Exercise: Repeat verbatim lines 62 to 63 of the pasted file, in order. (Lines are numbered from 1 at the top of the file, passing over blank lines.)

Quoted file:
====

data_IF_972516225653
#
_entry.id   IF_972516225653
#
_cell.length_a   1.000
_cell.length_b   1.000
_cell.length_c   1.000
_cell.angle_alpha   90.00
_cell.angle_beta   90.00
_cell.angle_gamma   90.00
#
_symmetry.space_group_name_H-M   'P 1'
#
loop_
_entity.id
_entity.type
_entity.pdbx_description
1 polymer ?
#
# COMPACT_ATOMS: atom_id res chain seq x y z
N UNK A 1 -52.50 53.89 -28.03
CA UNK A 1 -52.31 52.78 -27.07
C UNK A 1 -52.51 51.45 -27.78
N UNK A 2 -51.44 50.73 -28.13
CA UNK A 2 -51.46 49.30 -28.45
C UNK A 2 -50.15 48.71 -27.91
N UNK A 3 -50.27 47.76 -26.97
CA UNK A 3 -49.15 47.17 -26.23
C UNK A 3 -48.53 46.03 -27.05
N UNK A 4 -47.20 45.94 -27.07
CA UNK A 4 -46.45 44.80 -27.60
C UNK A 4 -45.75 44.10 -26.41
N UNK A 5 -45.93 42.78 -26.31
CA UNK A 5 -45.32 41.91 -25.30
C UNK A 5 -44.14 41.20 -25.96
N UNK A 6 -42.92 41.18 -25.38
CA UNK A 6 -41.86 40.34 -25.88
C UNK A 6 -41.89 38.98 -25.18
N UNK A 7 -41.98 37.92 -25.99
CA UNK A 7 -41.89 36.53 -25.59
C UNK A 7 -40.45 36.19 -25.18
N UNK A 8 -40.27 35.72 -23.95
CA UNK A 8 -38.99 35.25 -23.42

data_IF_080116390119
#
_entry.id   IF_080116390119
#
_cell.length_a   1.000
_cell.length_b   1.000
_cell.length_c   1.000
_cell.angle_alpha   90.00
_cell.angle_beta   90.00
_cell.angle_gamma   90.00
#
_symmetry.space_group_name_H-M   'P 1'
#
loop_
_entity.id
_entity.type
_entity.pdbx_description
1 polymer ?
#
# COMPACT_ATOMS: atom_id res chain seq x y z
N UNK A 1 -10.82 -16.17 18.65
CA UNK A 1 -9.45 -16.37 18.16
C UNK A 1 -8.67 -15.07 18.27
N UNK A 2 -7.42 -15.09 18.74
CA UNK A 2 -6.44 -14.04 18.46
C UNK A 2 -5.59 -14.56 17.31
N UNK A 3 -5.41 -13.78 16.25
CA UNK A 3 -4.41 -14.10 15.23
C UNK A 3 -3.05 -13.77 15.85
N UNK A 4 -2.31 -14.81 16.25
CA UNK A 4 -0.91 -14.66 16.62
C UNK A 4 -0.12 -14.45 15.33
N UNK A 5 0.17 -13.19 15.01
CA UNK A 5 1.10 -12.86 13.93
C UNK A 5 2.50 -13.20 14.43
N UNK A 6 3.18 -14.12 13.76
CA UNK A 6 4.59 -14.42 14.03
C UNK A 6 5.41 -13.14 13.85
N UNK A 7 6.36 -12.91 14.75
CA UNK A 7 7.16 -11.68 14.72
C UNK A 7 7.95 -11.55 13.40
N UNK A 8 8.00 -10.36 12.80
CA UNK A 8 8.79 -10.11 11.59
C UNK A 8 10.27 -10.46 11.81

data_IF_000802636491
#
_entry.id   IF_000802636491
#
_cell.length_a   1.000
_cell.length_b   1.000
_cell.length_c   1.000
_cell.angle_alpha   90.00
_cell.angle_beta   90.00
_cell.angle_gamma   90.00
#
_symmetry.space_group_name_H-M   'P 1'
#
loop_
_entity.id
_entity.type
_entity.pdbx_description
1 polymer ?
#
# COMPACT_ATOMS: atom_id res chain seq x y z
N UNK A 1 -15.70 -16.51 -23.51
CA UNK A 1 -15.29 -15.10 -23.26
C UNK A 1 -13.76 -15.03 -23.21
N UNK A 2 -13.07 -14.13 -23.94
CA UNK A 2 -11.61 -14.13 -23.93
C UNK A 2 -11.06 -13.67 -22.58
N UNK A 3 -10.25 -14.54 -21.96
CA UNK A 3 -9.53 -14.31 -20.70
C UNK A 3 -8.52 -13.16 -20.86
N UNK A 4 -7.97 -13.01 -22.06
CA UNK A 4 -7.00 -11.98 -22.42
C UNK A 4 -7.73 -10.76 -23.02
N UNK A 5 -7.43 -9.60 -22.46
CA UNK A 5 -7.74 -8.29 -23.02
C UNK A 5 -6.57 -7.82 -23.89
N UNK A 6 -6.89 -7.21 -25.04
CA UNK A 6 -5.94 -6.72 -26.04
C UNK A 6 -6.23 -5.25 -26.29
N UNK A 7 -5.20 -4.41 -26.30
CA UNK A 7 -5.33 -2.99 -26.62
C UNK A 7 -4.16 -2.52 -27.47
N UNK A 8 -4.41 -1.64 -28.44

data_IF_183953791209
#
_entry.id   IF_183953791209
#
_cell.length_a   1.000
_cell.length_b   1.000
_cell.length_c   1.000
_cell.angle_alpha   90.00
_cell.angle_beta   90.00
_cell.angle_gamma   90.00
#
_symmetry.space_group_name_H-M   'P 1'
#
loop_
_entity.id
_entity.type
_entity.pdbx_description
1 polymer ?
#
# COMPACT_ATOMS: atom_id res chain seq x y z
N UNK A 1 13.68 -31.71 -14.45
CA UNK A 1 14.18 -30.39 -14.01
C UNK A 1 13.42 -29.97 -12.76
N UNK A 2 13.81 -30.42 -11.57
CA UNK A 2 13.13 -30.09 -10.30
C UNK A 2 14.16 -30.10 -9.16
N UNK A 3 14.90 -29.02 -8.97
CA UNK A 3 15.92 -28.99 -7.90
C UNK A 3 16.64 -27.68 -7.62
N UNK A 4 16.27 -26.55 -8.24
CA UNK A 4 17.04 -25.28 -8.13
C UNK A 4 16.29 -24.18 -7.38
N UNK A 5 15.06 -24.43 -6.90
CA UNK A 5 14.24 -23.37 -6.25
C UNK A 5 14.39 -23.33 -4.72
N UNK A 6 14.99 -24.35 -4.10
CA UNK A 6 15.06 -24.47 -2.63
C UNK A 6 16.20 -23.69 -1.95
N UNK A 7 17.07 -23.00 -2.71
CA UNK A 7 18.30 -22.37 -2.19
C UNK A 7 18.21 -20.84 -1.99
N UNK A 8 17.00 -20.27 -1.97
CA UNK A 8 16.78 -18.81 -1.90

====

#
# COMPACT_ATOMS: atom_id res chain seq x y z